In traditional Buddhist mythology Vajrapāṇi is described as a fiery but benevolent nature spirit (Sanskrit: yakṣa). Early Buddhist tradition generally speaks of Vajrapāṇi as a guardian spirit of the historical Buddha (i.e. Siddhārtha Gautama). The Tibetans, however, consider this deity to be an important worldly protector (Sanskrit: dharmapala) of the Buddhist teachings or Dharma. Either way, Vajrapāṇi’s role of being a protective deity or bodhisattva is clearly revealed by the meaning of his name, which can be translated as ‘vajra holder’ or ‘thunderbolt wielder’.
Hence, in classical Tibetan Buddhist iconography, this bodhisattva usually is depicted with a vajra weapon held up in his right hand. By making this threatening gesture, the wrathful deity demonstrates his supernatural ability to dispel all ignorance, evil, and darkness. Enhaloed with flames, the Lord of the Yakṣas stands heroically in the warrior pose, whilst trampling on the corpses of Lord Śiva (left) and Brahma (right) as a sign of victory over wickedness. This particular manifestation as a transcendent conqueror Vajrapāṇi is also known as the Lord of Secrets (Tibetan: Sangwe Dagpo), referring to the yakṣa‘s transcendental wisdom.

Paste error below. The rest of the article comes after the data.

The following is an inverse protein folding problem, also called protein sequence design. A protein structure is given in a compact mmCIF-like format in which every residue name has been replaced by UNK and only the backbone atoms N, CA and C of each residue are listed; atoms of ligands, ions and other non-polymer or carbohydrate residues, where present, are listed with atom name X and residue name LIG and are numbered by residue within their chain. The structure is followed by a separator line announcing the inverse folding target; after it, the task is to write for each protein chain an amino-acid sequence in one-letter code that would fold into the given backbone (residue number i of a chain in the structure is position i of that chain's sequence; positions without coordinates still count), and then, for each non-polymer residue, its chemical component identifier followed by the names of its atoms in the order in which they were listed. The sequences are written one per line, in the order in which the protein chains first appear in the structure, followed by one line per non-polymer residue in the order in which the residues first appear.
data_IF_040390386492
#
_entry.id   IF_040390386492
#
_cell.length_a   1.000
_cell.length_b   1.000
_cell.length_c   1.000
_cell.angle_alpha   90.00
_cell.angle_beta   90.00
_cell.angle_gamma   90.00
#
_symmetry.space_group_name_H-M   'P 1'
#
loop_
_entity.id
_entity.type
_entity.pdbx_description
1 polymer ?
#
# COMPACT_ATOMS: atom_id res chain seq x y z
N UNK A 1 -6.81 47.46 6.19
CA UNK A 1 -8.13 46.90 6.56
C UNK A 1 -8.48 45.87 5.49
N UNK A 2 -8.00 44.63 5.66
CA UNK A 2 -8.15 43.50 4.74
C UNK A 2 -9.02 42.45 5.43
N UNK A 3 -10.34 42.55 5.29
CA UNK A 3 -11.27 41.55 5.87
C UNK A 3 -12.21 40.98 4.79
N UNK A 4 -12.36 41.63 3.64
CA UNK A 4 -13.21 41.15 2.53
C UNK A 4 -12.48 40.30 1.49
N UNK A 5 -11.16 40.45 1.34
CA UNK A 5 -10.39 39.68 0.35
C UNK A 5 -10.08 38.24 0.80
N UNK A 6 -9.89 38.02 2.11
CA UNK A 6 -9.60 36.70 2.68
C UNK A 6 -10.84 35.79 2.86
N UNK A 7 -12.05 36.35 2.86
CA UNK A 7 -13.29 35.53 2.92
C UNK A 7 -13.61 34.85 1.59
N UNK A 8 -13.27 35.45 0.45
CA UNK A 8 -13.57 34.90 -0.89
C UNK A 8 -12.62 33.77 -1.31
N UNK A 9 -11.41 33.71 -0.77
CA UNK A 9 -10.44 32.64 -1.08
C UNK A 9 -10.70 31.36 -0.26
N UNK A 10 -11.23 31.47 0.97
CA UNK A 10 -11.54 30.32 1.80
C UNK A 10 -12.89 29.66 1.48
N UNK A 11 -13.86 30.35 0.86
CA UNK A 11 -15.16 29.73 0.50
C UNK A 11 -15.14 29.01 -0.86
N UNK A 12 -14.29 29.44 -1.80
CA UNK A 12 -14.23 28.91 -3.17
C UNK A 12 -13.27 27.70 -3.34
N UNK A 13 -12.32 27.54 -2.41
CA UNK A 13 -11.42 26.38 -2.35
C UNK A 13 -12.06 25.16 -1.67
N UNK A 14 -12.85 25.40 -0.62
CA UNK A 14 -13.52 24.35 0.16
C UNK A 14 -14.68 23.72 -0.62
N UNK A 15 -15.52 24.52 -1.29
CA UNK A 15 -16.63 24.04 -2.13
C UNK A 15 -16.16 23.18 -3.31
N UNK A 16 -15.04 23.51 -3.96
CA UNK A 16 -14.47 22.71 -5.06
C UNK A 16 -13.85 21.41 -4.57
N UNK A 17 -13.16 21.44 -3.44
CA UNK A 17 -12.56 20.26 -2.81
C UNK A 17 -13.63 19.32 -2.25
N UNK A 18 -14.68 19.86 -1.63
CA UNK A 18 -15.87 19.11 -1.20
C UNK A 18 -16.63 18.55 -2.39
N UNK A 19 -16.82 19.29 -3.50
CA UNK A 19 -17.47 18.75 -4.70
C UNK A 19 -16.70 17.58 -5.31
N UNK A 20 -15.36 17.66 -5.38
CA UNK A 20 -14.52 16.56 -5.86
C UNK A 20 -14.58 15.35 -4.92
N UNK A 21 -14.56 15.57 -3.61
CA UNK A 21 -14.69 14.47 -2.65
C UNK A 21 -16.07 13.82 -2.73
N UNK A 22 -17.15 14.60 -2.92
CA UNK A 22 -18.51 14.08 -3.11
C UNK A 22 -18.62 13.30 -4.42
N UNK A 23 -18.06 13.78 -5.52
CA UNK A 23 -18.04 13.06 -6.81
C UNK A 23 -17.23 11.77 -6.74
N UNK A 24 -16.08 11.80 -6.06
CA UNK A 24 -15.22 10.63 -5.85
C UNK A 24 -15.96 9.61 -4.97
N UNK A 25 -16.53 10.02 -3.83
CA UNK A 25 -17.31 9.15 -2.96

Mantra for Vajrapāṇi Amulets
Oṃ Vajrapāṇi Hūṃ Phaṭ
Through recitation of the aforementioned mantra, one unlocks the metaphysical energy within the amulet so that one can obtain the power to defeat evil forces, thereby effectively transforming negativity into spiritual attainment.